Kenton Gibbs

Kenton Gibbs | Staff Writer

Simply put, the greatest privilege of all nonblack women is the fact that they are not constantly typecasts and forced to be monolithic. Black women have to fit into certain boxes and cannot step outside of those boxes without instantly being bashed for what society feels like they should be. To add to this stress is the times that black women are told that their struggles do not exist. Meanwhile that problematic space is normalized in society, the mental health and well being of black women are constantly under attack.

One example of a moment where the obstacles in front of black women were ignored was when Charlamagne tha God tweeted during finals season last semester. After catching fire for spending time with the ultra conservative “I don’t see color”-ist Tomi Lahren, he tweeted, “Would be dope if a young black or Hispanic ‘WOKE’ woman used social media to create a Platform to be a voice like Tomi Lahren did.”

For a second we will pretend as if there are not already plenty of black women already using their platform to talk about their views. What he doesn’t reference are all of the multiple traps laid to destroy black women’s ability to do that. The first of which being whenever black women speak their truths in a manner that people see as too strong or forceful, they are instantly labeled as bitter, masculine, unladylike and unable to keep a man.

Another thing that I wonder is why doesn’t Charlemagne use his immense platform to put some of these women on his radio show? Since they will generally have the exact same demographic base as him, wouldn’t it be beneficial to all parties to uplift them instead of condescendingly saying what they aren’t doing? But this is just one example and I don’t want to make this a tirade about an uninformed radio host.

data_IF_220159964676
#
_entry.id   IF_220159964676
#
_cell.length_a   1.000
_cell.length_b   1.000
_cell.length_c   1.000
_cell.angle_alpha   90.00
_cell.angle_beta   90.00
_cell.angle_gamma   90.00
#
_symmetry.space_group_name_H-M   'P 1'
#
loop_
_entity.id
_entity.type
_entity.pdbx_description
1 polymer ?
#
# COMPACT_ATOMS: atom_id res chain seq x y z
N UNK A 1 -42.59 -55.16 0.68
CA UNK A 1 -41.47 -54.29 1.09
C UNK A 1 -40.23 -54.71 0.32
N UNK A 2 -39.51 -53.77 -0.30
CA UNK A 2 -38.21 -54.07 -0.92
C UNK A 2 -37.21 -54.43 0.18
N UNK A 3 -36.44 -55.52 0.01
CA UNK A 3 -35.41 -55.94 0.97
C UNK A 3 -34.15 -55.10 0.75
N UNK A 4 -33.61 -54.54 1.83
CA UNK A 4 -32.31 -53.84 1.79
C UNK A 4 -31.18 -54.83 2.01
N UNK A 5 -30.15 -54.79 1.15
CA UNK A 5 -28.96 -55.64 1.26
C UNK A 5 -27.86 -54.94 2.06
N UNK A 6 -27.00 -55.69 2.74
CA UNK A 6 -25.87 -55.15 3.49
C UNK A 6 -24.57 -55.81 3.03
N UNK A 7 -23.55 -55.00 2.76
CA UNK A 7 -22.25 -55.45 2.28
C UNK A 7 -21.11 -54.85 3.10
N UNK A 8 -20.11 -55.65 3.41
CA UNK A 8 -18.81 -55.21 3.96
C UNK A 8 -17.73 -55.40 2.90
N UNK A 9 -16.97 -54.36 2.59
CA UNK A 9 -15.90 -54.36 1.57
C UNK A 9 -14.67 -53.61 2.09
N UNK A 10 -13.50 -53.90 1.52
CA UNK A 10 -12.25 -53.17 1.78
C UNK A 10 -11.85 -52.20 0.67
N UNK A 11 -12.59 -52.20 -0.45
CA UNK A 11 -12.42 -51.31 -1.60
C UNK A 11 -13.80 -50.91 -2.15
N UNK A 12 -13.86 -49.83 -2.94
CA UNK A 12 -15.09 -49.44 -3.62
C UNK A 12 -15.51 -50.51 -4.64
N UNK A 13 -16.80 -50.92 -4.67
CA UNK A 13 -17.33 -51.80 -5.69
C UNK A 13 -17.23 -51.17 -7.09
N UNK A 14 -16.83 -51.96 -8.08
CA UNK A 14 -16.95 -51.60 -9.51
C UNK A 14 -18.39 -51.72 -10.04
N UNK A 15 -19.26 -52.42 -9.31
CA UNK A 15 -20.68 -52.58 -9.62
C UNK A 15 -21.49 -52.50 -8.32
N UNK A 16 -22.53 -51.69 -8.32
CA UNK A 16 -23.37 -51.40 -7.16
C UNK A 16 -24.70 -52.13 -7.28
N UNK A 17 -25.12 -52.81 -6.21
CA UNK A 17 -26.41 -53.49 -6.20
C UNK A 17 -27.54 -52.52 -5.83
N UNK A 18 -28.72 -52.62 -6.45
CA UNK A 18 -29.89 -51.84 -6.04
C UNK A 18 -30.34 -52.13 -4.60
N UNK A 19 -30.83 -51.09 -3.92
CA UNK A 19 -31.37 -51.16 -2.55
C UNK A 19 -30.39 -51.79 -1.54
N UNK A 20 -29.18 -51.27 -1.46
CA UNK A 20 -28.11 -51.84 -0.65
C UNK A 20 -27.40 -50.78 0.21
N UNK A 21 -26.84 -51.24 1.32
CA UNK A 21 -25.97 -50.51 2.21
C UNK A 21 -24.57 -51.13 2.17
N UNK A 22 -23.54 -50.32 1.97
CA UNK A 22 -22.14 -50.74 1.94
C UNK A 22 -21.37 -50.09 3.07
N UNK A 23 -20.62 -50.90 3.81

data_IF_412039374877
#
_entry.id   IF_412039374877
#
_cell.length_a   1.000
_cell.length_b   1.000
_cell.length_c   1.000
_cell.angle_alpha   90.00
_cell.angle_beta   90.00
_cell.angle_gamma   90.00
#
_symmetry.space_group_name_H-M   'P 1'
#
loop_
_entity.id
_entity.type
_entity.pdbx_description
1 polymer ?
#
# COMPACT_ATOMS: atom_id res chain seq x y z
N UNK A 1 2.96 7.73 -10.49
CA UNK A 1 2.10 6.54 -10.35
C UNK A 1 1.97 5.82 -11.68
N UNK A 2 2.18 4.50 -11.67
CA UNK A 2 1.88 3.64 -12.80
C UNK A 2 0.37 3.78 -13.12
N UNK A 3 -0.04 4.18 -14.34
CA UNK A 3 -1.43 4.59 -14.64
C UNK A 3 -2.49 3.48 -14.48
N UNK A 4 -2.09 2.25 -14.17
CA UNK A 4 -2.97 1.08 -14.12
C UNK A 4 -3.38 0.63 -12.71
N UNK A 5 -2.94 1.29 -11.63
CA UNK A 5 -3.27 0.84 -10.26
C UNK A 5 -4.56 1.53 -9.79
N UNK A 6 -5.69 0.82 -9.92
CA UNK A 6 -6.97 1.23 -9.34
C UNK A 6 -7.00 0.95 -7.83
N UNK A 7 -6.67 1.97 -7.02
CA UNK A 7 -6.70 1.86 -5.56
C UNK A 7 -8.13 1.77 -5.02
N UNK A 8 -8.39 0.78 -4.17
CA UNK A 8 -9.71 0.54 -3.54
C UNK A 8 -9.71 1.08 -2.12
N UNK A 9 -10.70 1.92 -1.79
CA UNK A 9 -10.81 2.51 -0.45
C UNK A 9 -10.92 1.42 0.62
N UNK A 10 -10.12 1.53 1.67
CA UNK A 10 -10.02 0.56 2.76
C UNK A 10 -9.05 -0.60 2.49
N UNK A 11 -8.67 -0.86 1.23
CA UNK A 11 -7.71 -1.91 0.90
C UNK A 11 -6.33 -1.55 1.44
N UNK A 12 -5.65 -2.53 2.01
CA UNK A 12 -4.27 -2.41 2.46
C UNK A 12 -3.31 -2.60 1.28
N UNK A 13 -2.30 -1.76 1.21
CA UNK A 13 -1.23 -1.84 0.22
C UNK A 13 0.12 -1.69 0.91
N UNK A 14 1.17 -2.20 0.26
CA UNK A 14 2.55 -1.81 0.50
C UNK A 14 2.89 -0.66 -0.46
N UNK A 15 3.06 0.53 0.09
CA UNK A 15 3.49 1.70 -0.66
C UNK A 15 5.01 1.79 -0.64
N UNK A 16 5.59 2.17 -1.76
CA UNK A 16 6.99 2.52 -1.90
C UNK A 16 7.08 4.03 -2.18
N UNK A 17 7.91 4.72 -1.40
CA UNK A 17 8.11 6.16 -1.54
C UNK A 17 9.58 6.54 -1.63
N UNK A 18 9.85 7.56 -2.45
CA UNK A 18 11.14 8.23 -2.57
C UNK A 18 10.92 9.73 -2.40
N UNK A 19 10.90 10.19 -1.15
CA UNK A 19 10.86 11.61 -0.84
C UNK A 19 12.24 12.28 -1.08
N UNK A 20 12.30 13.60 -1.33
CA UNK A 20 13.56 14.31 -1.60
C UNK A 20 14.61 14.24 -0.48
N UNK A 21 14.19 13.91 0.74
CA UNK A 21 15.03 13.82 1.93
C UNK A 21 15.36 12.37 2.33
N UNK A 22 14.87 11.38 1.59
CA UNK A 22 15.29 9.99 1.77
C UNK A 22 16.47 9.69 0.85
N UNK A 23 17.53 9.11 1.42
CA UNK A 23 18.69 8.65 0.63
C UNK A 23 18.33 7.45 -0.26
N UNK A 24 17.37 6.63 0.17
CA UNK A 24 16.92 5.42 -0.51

Another way in which society disavows black women’s ability to be individuals is that if their strength is accepted, their weakness won’t be. The strong black women are not allowed to deal with their mental health like other groups of women are. Nor do we glorify their attitudes and dispositions as being sexy. They are not allowed to seek help for mental ails, it is instead, “Oh you know how loud and angry they are.” Just because a black woman is outspoken about her lack of equal treatment does not mean she shouldn’t be allowed to have moments of frailty.

I had always wondered why so many black women were so intent on pushing self love, but in things I have recently witnessed it is clear that they have a legitimate gripe with feeling unloved. Their entire being is over-examined and belittled on a regular basis only to be appreciated and glorified on others. Hairstyles that are deemed unprofessional on them are fashion forward and urban on a celebrity. Their bodies are not appreciated unless they are half naked and all breast, thigh and ass, with no stomach. So no wonder they push for self love. Living under an unending state of scrutiny and judgement would take a harsh toll on anyone. Yet, they don’t have anxiety or bipolar disorder. They’re just difficult, unapproachable and more trouble than they’re worth.

As Malcolm X once said during his May 1962 speech in Los Angeles, “The most disrespected person in America is the black woman. The most unprotected person in America is the black woman. The most neglected person in America is the black woman.” With all of those factors leaning against black women it is vital that we tell our sisters how special, important, powerful, beautiful, loved and needed they are. I urge everyone reading this to understand the daily battles that black women fight. They win these battles in glorious fashion but they still need to hear it from time to time.

Check on the black women in your life and regularly ask are you okay with the intentions of actually being there for them when they are going through a tough time. Without black women, this world would be a much worse place, so cherish our queens and hold them in the highest esteem.